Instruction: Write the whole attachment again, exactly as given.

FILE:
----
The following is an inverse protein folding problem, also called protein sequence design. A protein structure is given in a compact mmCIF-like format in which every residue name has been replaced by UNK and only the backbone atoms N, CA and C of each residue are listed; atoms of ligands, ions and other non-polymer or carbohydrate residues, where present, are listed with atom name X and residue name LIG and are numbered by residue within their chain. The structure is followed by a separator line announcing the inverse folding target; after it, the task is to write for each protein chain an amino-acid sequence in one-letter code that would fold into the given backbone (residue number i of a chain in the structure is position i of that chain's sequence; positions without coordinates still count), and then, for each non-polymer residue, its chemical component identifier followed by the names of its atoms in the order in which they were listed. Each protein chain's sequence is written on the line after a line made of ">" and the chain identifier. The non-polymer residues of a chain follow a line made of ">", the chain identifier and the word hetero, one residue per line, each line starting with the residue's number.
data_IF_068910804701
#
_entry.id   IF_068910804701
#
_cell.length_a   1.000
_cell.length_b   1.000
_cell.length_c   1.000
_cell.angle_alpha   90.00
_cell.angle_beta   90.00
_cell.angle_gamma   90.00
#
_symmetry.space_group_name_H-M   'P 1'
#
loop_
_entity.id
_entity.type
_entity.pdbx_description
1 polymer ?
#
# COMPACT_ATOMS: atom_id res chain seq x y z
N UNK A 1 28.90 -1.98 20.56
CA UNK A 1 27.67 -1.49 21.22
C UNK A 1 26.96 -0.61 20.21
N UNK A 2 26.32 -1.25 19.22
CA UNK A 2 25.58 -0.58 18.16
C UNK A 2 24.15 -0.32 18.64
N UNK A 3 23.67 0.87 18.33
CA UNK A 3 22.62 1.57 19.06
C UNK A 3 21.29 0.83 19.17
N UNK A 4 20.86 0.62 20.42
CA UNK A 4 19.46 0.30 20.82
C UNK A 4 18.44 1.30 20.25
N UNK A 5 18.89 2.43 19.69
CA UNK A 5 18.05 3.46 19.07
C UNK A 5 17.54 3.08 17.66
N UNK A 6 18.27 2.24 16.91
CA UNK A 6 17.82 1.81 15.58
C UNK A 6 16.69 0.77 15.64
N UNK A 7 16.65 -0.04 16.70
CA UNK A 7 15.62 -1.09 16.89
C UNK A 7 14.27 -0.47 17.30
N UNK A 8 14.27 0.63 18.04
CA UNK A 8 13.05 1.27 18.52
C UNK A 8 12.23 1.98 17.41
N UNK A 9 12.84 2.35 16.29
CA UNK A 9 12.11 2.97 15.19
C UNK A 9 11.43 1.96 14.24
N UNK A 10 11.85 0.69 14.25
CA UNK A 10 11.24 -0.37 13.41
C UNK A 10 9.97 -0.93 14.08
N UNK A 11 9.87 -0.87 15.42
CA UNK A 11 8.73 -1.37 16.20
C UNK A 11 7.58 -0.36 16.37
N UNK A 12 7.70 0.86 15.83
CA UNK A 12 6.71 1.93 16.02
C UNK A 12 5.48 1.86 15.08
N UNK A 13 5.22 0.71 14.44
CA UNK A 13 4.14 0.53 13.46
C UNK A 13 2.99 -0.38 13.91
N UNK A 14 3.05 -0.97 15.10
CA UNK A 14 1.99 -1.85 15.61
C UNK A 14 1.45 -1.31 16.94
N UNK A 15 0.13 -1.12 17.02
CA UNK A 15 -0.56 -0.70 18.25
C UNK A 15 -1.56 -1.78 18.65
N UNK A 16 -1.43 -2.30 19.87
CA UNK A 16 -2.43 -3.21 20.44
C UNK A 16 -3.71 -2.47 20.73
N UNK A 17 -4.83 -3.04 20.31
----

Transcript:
The following is an inverse protein folding problem, also called protein sequence design. A protein structure is given in a compact mmCIF-like format in which every residue name has been replaced by UNK and only the backbone atoms N, CA and C of each residue are listed; atoms of ligands, ions and other non-polymer or carbohydrate residues, where present, are listed with atom name X and residue name LIG and are numbered by residue within their chain. The structure is followed by a separator line announcing the inverse folding target; after it, the task is to write for each protein chain an amino-acid sequence in one-letter code that would fold into the given backbone (residue number i of a chain in the structure is position i of that chain's sequence; positions without coordinates still count), and then, for each non-polymer residue, its chemical component identifier followed by the names of its atoms in the order in which they were listed. Each protein chain's sequence is written on the line after a line made of ">" and the chain identifier. The non-polymer residues of a chain follow a line made of ">", the chain identifier and the word hetero, one residue per line, each line starting with the residue's number.
data_IF_068910804701
#
_entry.id   IF_068910804701
#
_cell.length_a   1.000
_cell.length_b   1.000
_cell.length_c   1.000
_cell.angle_alpha   90.00
_cell.angle_beta   90.00
_cell.angle_gamma   90.00
#
_symmetry.space_group_name_H-M   'P 1'
#
loop_
_entity.id
_entity.type
_entity.pdbx_description
1 polymer ?
#
# COMPACT_ATOMS: atom_id res chain seq x y z
N UNK A 1 28.90 -1.98 20.56
CA UNK A 1 27.67 -1.49 21.22
C UNK A 1 26.96 -0.61 20.21
N UNK A 2 26.32 -1.25 19.22
CA UNK A 2 25.58 -0.58 18.16
C UNK A 2 24.15 -0.32 18.64
N UNK A 3 23.67 0.87 18.33
CA UNK A 3 22.62 1.57 19.06
C UNK A 3 21.29 0.83 19.17
N UNK A 4 20.86 0.62 20.42
CA UNK A 4 19.46 0.30 20.82
C UNK A 4 18.44 1.30 20.25
N UNK A 5 18.89 2.43 19.69
CA UNK A 5 18.05 3.46 19.07
C UNK A 5 17.54 3.08 17.66
N UNK A 6 18.27 2.24 16.91
CA UNK A 6 17.82 1.81 15.58
C UNK A 6 16.69 0.77 15.64
N UNK A 7 16.65 -0.04 16.70
CA UNK A 7 15.62 -1.09 16.89
C UNK A 7 14.27 -0.47 17.30
N UNK A 8 14.27 0.63 18.04
CA UNK A 8 13.05 1.27 18.52
C UNK A 8 12.23 1.98 17.41
N UNK A 9 12.84 2.35 16.29
CA UNK A 9 12.11 2.97 15.19
C UNK A 9 11.43 1.96 14.24
N UNK A 10 11.85 0.69 14.25
CA UNK A 10 11.24 -0.37 13.41
C UNK A 10 9.97 -0.93 14.08
N UNK A 11 9.87 -0.87 15.42
CA UNK A 11 8.73 -1.37 16.20
C UNK A 11 7.58 -0.36 16.37
N UNK A 12 7.70 0.86 15.83
CA UNK A 12 6.71 1.93 16.02
C UNK A 12 5.48 1.86 15.08
N UNK A 13 5.22 0.71 14.44
CA UNK A 13 4.14 0.53 13.46
C UNK A 13 2.99 -0.38 13.91
N UNK A 14 3.05 -0.97 15.10
CA UNK A 14 1.99 -1.85 15.61
C UNK A 14 1.45 -1.31 16.94
N UNK A 15 0.13 -1.12 17.02
CA UNK A 15 -0.56 -0.70 18.25
C UNK A 15 -1.56 -1.78 18.65
N UNK A 16 -1.43 -2.30 19.87
CA UNK A 16 -2.43 -3.21 20.44
C UNK A 16 -3.71 -2.47 20.73
N UNK A 17 -4.83 -3.04 20.31